Academic Program (Major Requirements)
Students who major in psychology examine behavior and mental processes using the scientific methods; they learn to apply this knowledge in real-world and laboratory settings. Students examine a variety of topics and methods within psychology across a wide range of subject areas (breadth) and study selected topics in greater detail (depth). To accomplish breadth, students take three intermediate courses. These courses are designed to provide students with a broad overview of a variety of intellectual approaches within psychology. To accomplish depth students take three upper-level courses, each of which is designed to provide a deeper exploration of a psychological topic. The goal of depth is also accomplished through the senior thesis. Majors must complete a thesis in one of four ways: empirical research, community-based research, theoretical review and integration, or neuroscience-focused capstone.
Because the study of psychology is incomplete without an understanding of how the brain, nervous, cardiovascular, endocrine, and immune systems affect behavior and mental processes, students must take one course with a central focus on the brain and some combination of these other biological systems. These courses are marked with the attribute (Biological.) The study of psychology is also incomplete if students do not engage with issues pertaining to inclusion (how to ensure people from different backgrounds feel included in a given context), diversity (how to ensure broad representation of various backgrounds), equity (how to ensure people are treated equitably), and accessibility (how to ensure people have the support they need to do their best work). Although engagement with such issues is infused throughout the curriculum in many courses, and these principles guide the faculty's decision making in general, students must also take one course with a central focus on some combination of issues related to inclusion, diversity, equity, and accessibility. (These courses are marked with the attribute (IDEA.).
To reinforce the department's commitment to studying human behavior and mental processes from a variety of perspectives, students also must take a course examining the connections between psychology and a course offered in a different department or program that focuses on human behavior and mental processes. Students must describe the connections between this course and psychology in writing for departmental approval. Courses cross-listed with psychology do not fulfill this requirement.
The major consists of eleven courses:
1) Three core courses to be completed by the end of the junior year:
PSYC 101. Principles of Psychology.
PSYC 218. Statistics.
PSYC 261. Research Methods or PSYC 262. Community-Based Research Methods.
2) Three foundation courses.
All 200-level courses listed in psychology or cross-listed with psychology fulfill this requirement, as do the courses listed below:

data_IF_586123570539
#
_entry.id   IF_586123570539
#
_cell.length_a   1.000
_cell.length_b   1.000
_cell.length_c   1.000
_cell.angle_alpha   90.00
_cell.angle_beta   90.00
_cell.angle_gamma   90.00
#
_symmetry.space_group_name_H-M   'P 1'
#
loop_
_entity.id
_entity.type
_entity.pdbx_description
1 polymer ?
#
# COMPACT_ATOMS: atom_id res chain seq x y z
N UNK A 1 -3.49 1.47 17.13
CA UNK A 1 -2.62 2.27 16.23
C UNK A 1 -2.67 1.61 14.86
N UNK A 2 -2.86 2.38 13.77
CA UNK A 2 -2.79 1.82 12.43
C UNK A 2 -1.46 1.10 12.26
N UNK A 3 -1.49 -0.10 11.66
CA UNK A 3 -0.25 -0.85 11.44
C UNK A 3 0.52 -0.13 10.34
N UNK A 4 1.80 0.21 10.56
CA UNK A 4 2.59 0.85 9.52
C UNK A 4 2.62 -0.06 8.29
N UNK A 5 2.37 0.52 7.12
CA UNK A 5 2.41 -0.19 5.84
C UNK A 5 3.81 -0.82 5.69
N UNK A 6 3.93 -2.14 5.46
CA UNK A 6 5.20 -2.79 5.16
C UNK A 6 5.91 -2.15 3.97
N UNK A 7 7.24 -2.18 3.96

NS/PY 160. Introduction to Neuroscience. (Biological.)
INDS s15. Health, Culture, and Community.
PSYC s27. Helping Relationships.
3) Three upper-level courses. All 300-level courses listed in psychology or cross-listed with psychology fulfill this requirement. At least two of the required 300-level courses must be taken at Bates.
4) One course with a connection to psychology. The purpose of this requirement is to help students make connections between psychology and other fields that study behavior and mental processes. In order for a course to fulfill this requirement, students must provide a brief description of the connections they see between the course and behavior or mental processes. One-credit courses at any level and from any department or program may be considered for this requirement, including first-year seminars. Half-credit courses, courses listed in or cross-listed with psychology, and first-year seminars taught by psychology faculty may not fulfill this requirement.
5) Additional Requirements
One course must have content related to inclusion, diversity, equity, and accessibility, denoted by (IDEA.).
One course must have content related to the brain, denoted by (Biological.).
6) One capstone course from among the following:
PSYC 457A, 458A. Senior Thesis/Empirical Research.
PSYC 457B, 458B. Senior Thesis/Community Based Research.
PSYC 457C, 458C. Senior Thesis/Theoretical Review and Integration.
PSYC 457D, 458D. Empirical Research Thesis Seminar.
Any other capstone seminar in psychology, neuroscience, or cross-listed in neuroscience. The capstone course satisfies the [W3] requirement.
Short Term courses may not be counted toward the major for Class of 2024 and beyond.
It is recommended that students take no more than twelve courses in the major, including the thesis.
Planning for the MajorThe Psychology department strongly encourages students to begin thinking about their plans no later than fall semester of sophomore year, especially if they anticipate participating in an off-campus study program. Students are required to declare a "major plus one" no later than 1 March of their sophomore year, and must declare a major in psychology (whether as a single major or as a second major) no later than 1 October of their junior year.